I was glad that I chose the Pulse program. Prior to booking with them, I did some looking around the internet at other options, of which there are about 30 in Peru alone, with many others in Ecuador, Costa Rica and Brazil. One thing that stood out for me was that the minimum stay at Pulse was a full week consisting of four ceremonies. I rightfully assumed that this would minimize visits from those who were merely curious and less committed, as several other retreat centers offered three-day stays with one ceremony. I also seemed to me that the Pulse center put a lot of effort and forethought into balancing accessibility with a respect for the authenticity of the Shamanic traditions of administering plant medicine. The three Shaman that we worked with had been practicing Shamanic medicine from 10 to 22 years, and were all members of the Shipibo indigenous tribal group. For as long as anyone can remember, the Shipibo Shaman have been widely revered as masters of the Amazonian plant medicine, and they came highly recommended for good reason. Their knowledge about and dedication to their work was evident throughout. Obviously, it should be noted that not everyone who claims to be a Shaman can support the claim, and some of those who came up on my Google search seemed a bit sketchy. If fact, some are brujos (Spanish word for “witch,”) and administer the plant medicine in an irresponsible and even malicious manner.

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Peruvian city of Iquitos

Getting to the Pulse Center proved to be an adventure in its own right. It required getting to the Peruvian city of Iquitos, until very recently the largest city in the world that had no roads leading in or out of it. Iquitos is a surreal place, a kind of pirate-voodoo city of desperate souls barely getting by amidst dilapidated buildings and mass flurries of insane motorists. Someone should make a supernatural horror movie about the place, but that can wait for another telling. Our group met one morning at a hotel lobby to begin a journey that went far beyond Iquitos. First by bus, and then by three-wheel passenger cycles, and finally by way of a long boat ride, we arrived at the Pulse Ayahuasca Adventure Center, a cluster of mosquito-netted thatched-roof buildings perched on stilts 10 feet above high river level, all connected by raised walkways. Among these were sleeping quarters, toilet and shower facilities, a kitchen and dining room, a gymnasium and a large quiet room with hammocks.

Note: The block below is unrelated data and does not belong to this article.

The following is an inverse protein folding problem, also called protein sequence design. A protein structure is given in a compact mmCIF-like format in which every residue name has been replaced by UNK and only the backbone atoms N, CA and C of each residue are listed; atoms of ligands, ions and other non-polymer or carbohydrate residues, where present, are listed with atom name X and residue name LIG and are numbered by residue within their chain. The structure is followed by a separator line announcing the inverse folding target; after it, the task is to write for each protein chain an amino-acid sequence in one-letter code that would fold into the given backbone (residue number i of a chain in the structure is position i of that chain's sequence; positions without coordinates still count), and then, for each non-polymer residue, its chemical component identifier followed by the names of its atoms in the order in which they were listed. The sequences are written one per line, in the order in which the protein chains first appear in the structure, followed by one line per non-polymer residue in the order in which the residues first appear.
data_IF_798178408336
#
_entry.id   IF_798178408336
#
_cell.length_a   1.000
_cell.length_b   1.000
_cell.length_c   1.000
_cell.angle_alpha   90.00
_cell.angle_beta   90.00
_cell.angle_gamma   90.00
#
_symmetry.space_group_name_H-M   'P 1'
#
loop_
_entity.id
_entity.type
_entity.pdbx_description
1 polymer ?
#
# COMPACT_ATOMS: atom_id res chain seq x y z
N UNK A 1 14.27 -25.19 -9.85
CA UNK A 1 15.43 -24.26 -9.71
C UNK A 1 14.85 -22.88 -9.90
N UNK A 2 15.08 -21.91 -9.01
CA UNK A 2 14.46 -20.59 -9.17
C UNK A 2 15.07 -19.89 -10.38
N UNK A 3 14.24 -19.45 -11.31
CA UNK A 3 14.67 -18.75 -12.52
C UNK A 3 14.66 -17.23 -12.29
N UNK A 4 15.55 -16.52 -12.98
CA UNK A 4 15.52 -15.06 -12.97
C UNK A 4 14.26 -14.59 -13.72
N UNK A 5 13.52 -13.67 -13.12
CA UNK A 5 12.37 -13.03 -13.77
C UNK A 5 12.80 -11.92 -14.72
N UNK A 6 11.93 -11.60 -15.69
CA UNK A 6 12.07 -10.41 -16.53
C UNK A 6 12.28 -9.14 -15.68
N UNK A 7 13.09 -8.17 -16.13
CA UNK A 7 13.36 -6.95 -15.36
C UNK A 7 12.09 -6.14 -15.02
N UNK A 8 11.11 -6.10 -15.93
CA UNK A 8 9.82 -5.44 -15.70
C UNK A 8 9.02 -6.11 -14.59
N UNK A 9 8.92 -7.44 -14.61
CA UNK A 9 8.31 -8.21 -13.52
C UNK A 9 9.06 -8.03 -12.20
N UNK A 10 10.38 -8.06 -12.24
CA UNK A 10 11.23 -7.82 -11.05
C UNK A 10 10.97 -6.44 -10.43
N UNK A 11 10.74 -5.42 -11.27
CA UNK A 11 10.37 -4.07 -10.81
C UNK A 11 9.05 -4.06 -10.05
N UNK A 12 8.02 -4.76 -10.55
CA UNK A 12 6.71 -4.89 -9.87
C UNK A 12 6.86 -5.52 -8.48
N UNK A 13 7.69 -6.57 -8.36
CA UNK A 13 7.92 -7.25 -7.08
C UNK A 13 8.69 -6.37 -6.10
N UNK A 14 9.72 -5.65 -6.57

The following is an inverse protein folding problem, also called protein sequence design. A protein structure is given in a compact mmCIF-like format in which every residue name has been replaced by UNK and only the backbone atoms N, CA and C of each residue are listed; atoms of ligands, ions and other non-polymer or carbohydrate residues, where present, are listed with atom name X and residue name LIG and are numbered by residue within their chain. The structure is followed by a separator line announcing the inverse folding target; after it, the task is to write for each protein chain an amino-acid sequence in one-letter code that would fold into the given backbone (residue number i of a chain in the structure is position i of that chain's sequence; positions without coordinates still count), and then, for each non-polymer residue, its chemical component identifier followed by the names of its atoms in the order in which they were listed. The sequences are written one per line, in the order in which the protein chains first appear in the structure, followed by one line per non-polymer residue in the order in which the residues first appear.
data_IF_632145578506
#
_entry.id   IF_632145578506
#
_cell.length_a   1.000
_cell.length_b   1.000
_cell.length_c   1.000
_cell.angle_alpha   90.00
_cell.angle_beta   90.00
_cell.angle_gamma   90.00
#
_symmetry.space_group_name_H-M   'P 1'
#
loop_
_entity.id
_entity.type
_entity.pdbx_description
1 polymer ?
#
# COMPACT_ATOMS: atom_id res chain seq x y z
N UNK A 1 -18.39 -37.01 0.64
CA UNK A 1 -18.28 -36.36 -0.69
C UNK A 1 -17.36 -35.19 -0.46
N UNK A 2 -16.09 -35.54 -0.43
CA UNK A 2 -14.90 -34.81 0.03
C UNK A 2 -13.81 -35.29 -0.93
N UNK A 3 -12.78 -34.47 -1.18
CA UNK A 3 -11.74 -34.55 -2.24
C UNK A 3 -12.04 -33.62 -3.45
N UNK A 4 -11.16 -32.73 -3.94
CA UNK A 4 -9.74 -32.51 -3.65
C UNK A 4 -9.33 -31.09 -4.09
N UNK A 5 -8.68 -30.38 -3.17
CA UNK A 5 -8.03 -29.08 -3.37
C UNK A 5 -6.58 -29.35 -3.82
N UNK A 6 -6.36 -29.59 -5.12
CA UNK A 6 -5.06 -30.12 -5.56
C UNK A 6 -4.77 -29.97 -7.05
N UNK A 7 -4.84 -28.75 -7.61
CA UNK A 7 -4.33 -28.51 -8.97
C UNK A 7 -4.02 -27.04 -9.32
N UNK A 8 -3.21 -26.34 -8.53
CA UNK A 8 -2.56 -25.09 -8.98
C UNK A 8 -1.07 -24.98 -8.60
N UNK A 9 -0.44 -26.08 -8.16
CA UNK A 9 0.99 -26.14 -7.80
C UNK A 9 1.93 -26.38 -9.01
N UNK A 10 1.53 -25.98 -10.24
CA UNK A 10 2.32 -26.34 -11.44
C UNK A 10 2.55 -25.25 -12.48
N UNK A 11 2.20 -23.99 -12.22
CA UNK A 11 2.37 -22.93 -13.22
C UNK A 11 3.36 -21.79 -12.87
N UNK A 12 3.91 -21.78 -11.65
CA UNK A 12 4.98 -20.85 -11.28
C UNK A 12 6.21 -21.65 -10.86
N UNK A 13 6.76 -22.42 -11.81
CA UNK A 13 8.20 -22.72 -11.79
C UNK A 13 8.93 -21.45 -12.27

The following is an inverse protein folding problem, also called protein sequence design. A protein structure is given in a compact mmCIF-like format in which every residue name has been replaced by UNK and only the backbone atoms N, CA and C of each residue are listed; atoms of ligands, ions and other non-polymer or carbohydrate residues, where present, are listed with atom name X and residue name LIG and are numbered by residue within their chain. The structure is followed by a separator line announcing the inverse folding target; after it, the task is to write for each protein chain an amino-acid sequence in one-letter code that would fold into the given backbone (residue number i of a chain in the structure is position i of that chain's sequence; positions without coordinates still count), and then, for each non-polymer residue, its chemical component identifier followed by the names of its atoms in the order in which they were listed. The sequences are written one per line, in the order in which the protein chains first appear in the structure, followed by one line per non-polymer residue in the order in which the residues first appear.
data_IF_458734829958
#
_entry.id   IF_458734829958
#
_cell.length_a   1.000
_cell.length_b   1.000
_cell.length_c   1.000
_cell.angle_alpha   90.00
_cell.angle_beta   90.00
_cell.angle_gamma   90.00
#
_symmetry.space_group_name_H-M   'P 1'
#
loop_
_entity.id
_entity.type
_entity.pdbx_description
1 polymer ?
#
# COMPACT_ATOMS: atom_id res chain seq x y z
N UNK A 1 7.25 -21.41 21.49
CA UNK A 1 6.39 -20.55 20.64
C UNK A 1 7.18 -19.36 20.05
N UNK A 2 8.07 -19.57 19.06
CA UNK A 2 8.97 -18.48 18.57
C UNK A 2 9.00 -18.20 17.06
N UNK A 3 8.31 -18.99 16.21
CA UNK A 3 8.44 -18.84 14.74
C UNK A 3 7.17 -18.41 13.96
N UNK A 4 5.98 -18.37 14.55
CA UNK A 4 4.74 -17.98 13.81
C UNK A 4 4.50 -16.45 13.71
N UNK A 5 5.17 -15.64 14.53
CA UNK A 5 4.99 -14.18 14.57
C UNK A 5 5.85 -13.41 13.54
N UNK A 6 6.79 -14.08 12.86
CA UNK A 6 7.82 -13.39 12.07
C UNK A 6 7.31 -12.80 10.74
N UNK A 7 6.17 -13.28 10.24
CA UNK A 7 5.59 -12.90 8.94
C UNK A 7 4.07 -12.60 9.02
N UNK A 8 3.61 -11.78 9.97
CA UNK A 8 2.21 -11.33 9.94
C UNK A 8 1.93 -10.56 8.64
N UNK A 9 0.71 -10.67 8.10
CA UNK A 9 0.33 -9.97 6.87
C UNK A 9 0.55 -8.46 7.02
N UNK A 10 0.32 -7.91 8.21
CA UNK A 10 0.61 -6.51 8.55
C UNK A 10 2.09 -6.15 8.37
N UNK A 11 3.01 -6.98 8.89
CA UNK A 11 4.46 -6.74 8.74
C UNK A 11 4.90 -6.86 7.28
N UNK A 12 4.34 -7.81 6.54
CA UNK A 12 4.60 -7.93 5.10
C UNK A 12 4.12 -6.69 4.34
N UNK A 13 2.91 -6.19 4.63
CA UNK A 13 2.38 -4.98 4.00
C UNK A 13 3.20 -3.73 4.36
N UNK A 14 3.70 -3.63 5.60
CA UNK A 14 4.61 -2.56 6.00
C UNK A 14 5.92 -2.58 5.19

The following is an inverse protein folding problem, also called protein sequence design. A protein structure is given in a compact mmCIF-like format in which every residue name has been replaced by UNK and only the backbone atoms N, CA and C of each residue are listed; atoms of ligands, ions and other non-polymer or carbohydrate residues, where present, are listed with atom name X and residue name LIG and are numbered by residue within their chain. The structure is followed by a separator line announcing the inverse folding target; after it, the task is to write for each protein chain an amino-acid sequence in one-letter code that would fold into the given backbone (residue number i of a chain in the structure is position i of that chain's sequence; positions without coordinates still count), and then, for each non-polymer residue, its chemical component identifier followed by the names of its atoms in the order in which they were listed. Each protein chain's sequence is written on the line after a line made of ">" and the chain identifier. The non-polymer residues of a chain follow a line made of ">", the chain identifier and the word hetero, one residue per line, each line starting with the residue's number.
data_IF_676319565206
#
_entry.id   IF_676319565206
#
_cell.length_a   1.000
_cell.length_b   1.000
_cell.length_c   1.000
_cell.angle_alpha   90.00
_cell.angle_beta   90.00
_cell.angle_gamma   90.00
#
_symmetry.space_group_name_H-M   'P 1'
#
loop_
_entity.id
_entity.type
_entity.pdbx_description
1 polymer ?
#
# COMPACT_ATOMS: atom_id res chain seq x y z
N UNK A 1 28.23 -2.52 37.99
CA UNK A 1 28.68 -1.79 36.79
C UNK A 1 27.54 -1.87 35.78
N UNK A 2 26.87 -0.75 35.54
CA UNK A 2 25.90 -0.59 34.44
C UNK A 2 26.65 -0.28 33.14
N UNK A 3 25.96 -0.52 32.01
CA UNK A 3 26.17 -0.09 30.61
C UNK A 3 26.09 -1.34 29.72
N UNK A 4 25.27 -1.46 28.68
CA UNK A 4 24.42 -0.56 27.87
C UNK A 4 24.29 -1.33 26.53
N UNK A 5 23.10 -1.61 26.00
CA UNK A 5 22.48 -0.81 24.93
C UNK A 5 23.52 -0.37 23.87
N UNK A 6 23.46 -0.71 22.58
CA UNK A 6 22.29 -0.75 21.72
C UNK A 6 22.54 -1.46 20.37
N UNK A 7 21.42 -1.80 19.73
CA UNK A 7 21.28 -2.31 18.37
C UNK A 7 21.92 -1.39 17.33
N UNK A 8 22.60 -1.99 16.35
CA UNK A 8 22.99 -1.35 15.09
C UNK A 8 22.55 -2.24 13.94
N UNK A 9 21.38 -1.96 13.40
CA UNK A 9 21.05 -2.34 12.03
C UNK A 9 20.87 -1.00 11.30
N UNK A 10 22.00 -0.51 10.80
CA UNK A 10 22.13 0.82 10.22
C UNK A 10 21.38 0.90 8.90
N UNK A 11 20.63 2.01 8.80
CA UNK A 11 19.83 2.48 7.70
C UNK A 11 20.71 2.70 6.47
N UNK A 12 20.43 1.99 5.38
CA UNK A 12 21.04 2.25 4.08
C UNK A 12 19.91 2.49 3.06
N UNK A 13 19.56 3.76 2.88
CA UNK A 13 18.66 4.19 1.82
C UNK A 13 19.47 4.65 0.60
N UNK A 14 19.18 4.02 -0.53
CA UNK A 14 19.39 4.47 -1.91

The largest of these rooms is called The Maloka, and is used for group meetings and the four weekly Ayahuasca Ceremonies that commenced at 7:30 pm and concluded a little past midnight. It is a conical building about 60 feet high and about 50 feet in diameter at the floor, with mats, blankets and pillows arrayed in a semicircle around the floor’s perimeter. There were 18 stations for the guests (who one of the Shaman accurately referred to as “passengers”) and several more for the three facilitators and three Shaman, plus a few extras positioned so that individual guests could sit closer to the Shaman at various points during the ceremony. Plastic purge buckets were set about to receive the vomiting that often comes with ingesting Ayahuasca. Such vomiting is considered to be a desirable way to expel the psychic toxins associated with negative experiences.

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The Maloka, used for group meetings and the four weekly Ayahuasca Ceremonies

It is important to come to any Ayahuasca Ceremony with an intention, which is presented to the Shaman prior to the first ceremony. Mine was to cure diabetes, which I thought to be a tall order. But to my surprise, it was received by the lead Shaman as if I had walked into the Mayo Clinic complaining about the sniffles. The main problem was simply to confront and overcome the lifelong sugar addiction that had become my normal state of being. After that, other work could be done to set the diabetes into remission, and Ayahuasca could and would provide a powerful catalyst for both projects.